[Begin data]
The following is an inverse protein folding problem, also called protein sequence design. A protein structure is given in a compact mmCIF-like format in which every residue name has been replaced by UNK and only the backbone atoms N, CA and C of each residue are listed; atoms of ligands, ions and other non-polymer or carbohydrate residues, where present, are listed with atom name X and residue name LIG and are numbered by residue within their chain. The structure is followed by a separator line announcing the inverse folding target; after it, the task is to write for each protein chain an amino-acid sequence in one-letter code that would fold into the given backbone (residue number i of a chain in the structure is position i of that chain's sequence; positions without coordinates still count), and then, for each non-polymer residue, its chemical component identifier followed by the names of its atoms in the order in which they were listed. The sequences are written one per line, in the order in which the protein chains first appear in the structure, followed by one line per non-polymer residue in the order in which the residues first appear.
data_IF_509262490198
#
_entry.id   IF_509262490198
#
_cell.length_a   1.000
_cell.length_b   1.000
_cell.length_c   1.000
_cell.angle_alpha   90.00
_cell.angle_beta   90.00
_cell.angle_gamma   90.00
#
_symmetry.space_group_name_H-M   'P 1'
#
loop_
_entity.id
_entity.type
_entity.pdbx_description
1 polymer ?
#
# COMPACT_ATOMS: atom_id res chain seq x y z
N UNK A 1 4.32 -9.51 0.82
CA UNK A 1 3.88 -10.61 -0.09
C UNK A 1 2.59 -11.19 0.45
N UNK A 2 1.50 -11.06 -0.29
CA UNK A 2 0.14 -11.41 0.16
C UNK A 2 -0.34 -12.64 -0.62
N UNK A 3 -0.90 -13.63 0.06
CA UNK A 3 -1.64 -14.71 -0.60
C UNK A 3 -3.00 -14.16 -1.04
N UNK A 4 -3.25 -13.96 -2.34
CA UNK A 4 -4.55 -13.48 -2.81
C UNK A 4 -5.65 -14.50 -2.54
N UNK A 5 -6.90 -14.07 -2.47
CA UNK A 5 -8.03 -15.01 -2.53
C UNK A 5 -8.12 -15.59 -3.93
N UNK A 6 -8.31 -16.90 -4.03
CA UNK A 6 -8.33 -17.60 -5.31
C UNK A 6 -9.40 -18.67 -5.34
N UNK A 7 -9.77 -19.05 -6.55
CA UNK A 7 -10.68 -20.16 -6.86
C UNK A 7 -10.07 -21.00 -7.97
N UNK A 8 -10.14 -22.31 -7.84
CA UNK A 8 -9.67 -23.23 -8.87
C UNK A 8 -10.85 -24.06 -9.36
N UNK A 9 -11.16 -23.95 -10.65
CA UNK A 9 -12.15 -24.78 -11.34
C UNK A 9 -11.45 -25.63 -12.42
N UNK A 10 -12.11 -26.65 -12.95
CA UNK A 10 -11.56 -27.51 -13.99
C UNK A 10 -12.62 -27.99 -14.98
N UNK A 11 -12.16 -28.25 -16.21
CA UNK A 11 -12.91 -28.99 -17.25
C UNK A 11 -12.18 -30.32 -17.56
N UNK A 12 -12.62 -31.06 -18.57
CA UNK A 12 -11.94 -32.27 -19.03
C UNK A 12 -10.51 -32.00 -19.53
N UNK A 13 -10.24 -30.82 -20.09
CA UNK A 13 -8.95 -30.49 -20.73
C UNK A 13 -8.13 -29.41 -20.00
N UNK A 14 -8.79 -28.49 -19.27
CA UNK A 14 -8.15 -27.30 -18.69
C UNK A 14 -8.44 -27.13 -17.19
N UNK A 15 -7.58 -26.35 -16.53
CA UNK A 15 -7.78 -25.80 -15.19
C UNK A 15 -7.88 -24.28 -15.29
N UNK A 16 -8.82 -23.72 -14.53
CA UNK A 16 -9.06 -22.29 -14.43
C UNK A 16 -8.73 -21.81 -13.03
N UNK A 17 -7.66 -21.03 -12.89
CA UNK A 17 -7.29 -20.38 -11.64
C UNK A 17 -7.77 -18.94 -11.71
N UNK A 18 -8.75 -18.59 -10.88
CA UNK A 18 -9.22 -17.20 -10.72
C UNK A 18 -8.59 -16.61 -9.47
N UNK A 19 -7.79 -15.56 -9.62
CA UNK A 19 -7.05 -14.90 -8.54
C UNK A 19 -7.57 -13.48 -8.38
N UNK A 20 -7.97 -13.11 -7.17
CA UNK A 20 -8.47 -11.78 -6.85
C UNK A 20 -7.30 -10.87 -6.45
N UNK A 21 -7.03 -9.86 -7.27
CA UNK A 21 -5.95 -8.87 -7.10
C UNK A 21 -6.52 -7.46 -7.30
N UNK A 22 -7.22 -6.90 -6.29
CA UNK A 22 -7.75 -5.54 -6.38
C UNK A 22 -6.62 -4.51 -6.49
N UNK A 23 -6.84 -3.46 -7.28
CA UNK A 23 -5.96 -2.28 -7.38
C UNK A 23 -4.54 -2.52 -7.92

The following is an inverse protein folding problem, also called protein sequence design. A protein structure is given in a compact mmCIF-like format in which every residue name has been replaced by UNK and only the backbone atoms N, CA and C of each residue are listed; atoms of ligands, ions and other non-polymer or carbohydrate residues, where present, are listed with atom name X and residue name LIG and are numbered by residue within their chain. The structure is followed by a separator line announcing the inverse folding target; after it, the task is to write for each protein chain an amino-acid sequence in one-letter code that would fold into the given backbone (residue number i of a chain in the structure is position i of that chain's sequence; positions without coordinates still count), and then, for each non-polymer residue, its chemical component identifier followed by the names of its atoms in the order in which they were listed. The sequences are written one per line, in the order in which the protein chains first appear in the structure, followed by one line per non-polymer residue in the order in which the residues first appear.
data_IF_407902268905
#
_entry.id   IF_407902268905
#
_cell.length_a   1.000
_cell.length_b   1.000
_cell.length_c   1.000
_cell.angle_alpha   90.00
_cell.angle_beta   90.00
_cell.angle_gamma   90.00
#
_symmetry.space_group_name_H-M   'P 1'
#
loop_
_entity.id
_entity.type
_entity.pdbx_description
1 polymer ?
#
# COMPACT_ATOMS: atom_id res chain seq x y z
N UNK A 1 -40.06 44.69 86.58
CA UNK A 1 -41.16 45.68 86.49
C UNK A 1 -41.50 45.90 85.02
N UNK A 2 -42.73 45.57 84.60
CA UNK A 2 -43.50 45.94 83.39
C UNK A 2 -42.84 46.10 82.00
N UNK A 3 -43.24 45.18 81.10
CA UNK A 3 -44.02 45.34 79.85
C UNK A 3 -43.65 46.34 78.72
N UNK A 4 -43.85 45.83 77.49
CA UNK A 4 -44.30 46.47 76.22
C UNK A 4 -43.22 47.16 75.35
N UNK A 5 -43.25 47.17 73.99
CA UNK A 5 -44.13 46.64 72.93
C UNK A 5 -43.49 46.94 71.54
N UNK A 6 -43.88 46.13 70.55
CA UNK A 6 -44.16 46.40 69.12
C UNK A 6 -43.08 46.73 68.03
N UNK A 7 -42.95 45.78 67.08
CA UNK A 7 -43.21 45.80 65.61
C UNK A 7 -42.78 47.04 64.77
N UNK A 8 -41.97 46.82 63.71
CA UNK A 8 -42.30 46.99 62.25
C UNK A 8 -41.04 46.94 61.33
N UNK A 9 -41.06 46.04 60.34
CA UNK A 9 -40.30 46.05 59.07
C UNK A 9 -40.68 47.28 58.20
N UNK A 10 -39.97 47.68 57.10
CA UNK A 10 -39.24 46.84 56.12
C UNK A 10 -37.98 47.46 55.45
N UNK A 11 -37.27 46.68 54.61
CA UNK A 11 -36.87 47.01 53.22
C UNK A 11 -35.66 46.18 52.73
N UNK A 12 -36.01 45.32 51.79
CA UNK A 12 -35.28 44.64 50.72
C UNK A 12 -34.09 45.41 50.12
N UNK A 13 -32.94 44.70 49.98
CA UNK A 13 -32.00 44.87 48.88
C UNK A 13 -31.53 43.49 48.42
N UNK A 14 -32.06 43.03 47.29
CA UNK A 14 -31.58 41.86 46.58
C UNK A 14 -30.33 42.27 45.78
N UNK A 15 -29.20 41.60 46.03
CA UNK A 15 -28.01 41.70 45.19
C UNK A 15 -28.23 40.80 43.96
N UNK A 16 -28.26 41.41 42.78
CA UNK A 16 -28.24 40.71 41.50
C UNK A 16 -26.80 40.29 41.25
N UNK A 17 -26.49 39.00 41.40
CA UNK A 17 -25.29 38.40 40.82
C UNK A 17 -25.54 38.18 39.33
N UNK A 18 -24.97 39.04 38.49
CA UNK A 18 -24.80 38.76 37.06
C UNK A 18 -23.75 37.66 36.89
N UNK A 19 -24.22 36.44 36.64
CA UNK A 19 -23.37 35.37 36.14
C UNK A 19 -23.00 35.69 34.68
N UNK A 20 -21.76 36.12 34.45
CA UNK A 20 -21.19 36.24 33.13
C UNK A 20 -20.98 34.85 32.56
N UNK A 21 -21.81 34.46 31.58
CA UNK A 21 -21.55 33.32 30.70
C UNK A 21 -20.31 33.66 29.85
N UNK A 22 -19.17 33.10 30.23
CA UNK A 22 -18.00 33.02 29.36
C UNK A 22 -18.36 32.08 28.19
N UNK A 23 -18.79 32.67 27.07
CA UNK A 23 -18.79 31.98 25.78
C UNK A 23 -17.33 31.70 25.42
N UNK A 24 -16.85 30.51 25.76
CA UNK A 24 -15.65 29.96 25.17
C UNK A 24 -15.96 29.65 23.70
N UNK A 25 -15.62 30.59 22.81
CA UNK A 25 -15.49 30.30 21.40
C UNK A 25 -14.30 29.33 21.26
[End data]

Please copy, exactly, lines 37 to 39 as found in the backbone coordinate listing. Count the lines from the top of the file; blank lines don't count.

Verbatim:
N UNK A 6 -8.31 -16.90 -4.03
CA UNK A 6 -8.33 -17.60 -5.31
C UNK A 6 -9.40 -18.67 -5.34